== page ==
Port of contention: China's position on Darwin stands

Tense situation remains both politically and militarily unsustainable

Port of contention: China's position on Darwin stands
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Giving China a 99-year lease on the Port of Darwin has proved to be a strategic error for Australia. After a disappointing report handed down by the Australian Defence Force, there is no solution in sight.

As of today, China’s hold on the Port of Darwin will stand.

In 2015, the Northern Territory government signed a controversial $506 million 99-year lease with the Chinese-owned Landbridge Group. It was part of the Country Liberal party’s plan to raise funds by privatising assets.

Landbridge Group, owned by billionaire Ye Cheng who has close ties to the Chinese Communist Party, won the bidding process.

Political backlash to the decision was immediate. Darwin represents the most important strategic military port in the Pacific region for Western powers – not just for Australia, but also our allies. It sits next to a significant American military base housing thousands of marines and other assets. Unsurprisingly, then US President Barack Obama was shocked by the Northern Territory’s caviller decision to hand over control of the port to the geopolitical threat they were there to defend against.

This error has become more apparent in recent years, with China actively threatening to engage in a hostile takeover with Taiwan. How can Australia defend its partners in the Pacific with China in possession of the only military port in Northern Australia? This situation remains both politically and militarily unsustainable.

While China insists that the Landbridge lease is a purely commercial operation, the Port of Darwin is inescapably a military with a smaller installation attached to the port (not part of the lease) hosting Australian and US ships.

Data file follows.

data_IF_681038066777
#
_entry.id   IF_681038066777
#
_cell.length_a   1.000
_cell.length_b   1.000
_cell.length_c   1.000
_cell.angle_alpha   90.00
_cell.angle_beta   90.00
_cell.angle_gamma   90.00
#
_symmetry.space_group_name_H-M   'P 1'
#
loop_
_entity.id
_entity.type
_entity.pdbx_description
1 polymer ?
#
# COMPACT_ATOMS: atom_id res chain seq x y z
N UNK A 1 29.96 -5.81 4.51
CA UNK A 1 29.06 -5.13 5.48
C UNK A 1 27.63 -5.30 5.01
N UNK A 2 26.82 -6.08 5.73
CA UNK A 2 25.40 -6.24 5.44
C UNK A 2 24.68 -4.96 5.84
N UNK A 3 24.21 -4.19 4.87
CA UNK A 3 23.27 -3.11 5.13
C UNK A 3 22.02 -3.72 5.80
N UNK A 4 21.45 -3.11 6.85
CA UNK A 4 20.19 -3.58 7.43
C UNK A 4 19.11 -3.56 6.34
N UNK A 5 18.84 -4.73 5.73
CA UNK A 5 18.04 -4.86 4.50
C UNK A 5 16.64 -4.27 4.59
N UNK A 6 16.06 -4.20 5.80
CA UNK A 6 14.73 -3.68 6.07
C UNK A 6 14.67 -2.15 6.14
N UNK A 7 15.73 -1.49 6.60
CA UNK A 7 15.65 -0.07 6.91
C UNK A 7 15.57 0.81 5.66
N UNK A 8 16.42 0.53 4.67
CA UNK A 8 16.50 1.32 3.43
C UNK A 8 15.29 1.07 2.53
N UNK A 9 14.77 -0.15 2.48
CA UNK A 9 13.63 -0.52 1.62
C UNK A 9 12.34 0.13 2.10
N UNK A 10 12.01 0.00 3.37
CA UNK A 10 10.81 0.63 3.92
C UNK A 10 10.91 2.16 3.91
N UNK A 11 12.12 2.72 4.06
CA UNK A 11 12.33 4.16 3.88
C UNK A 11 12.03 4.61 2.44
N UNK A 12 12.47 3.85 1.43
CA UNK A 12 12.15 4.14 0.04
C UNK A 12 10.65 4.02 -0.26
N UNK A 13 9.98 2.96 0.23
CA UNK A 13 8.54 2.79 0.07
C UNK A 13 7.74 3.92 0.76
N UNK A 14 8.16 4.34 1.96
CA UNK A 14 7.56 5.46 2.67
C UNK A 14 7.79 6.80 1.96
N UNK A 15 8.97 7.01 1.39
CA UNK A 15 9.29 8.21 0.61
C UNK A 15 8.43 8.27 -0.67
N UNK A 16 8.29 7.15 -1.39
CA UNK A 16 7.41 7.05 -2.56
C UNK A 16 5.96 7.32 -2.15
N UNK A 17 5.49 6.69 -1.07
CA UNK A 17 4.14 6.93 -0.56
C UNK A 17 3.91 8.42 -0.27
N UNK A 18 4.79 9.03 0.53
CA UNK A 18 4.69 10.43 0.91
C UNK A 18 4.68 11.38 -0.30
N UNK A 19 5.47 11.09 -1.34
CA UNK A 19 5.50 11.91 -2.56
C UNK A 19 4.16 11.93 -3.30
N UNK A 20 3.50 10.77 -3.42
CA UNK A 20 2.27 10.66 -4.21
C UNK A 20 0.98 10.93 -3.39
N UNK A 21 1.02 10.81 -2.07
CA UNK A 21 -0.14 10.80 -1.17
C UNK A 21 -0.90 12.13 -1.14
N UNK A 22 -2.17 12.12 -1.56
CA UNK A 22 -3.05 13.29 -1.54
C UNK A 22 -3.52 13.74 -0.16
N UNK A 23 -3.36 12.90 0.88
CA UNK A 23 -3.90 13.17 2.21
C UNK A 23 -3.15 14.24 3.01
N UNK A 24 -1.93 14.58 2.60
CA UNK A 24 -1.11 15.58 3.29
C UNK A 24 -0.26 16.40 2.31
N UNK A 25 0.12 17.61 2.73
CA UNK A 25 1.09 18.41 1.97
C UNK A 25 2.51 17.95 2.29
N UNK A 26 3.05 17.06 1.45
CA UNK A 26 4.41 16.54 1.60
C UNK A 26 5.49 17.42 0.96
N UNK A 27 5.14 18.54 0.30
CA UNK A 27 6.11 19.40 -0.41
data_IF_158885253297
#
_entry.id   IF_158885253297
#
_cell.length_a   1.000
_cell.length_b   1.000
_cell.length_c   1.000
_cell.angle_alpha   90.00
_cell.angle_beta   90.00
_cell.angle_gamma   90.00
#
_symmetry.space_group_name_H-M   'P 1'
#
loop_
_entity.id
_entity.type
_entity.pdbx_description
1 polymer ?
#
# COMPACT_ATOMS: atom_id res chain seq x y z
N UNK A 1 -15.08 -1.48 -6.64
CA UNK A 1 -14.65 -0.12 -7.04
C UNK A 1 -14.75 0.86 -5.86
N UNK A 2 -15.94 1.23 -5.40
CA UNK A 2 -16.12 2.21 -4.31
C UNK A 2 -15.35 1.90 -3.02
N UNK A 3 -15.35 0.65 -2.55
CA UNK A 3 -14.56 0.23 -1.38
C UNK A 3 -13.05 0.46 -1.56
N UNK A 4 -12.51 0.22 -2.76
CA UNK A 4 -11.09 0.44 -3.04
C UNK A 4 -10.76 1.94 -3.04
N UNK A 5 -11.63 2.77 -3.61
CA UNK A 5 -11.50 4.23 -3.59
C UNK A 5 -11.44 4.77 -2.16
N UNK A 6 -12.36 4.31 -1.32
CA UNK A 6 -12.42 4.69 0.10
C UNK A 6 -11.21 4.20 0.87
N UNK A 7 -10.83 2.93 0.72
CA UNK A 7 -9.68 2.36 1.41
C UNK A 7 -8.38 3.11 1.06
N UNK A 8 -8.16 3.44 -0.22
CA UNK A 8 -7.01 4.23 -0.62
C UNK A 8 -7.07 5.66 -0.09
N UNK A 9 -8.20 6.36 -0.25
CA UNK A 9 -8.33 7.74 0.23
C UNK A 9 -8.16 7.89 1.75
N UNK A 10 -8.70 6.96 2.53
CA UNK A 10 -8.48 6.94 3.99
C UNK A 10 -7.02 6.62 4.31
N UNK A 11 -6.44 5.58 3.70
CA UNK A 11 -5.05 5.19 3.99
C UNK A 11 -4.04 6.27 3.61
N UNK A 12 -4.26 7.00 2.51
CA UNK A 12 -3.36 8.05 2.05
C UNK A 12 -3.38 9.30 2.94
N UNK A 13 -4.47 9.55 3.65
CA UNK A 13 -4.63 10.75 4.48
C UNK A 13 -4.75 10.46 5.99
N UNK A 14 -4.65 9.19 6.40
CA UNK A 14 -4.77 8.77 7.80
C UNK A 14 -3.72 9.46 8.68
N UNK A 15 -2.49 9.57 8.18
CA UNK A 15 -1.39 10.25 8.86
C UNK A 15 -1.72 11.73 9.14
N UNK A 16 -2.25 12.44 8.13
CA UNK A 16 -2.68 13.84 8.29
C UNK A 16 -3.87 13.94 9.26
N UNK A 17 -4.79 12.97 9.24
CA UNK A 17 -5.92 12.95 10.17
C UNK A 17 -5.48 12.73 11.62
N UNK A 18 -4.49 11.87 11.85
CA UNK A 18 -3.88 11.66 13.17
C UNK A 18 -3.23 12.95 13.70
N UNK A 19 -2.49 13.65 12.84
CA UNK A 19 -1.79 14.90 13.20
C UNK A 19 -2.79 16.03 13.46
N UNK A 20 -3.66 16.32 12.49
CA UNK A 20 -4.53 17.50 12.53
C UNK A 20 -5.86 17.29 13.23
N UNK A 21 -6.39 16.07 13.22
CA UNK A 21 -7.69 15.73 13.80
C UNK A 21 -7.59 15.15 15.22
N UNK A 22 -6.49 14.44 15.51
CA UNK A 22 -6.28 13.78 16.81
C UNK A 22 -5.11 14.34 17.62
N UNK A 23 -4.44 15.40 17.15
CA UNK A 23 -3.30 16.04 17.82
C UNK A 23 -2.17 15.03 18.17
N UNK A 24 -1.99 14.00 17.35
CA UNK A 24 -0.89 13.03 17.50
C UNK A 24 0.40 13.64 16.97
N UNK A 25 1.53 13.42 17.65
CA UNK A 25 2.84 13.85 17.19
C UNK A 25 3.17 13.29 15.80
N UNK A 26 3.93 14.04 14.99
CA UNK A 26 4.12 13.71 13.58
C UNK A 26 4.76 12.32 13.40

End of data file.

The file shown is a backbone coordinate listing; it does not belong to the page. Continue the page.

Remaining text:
Just about every litre of fuel, every round of ammunition, every piece of military equipment used at those training ranges will be offloaded at the Port of Darwin,” wrote Peter Jennings from the Australian Strategic Policy Institute in The Australian. “Darwin is emerging as a strategic location not just for Australia, but for our allies and partners. Control of the port matters even more now than in 2015.”

Landbridge’s status as an independent corporate entity was thrown into question when photos from 2014 surfaced showing links between Landbridge and China’s People’s Liberation Army where Landbridge had formed a company armed militia to support China’s military activities. They are also a vocal member of the Belt and Road initiative – a heavily criticised infrastructure project by Beijing that saw Morrison tear up a contract in Victoria.

Finding a solution to this situation is proving to be a headache for Scott Morrison and the federal government.

Incomprehensibly, the Australian Defence Force has determined that China’s lease presents ‘no national security risk’ worthy of dismantling the contact with Landbridge.

It is very difficult to believe this assessment of the situation.

China is the Pacific’s openly acknowledged largest geopolitical threat currently engaging in widespread human rights abuses. It issues weekly threats to invade Taiwan, attack Japan with nuclear weapons, cut off fresh water to its neighbours if they decline to sign contracts, and has repeatedly warned Australia that it will become a target if Australia increases its military arms.

All of this is happening while China debt-traps poorer nations out of their strategic assets with dodgy loans. The most recent civil tension caused by China’s debt-trap diplomacy can be seen in the destabilisation of the Solomon Islands.

While it was originally difficult for the federal government to stop the contract between the Northern Territory government and Landbridge, the laws were changed in 2018. It was hoped that this would allow Australia to take back control of the Port of Darwin.

The decision by the Australian Defence Force to dismiss concerns in their report has come as a shock.

Reading carefully between the comments made, it appears that instead of there being ‘no national security risk’ posed by China, the Australian Defence Force alludes to the idea that antagonising China by dismantling the lease would cause a national security risk.

In other words, the manner in which the report appears to suggest that the threat from China is so great that Australia cannot reclaim its own military port from a company lease.

There are still options remaining open to the federal government, including placing additional restrictions on Landbridge or simply ignoring the ADF report.

When Australia first threatened to terminate the lease, China’s Global Times editor, Hu Xijin, took to Twitter and asked whether Australia was an ‘uncivilised rogue that deserves stern admonition and punishment?’

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  • By Avi Yemini

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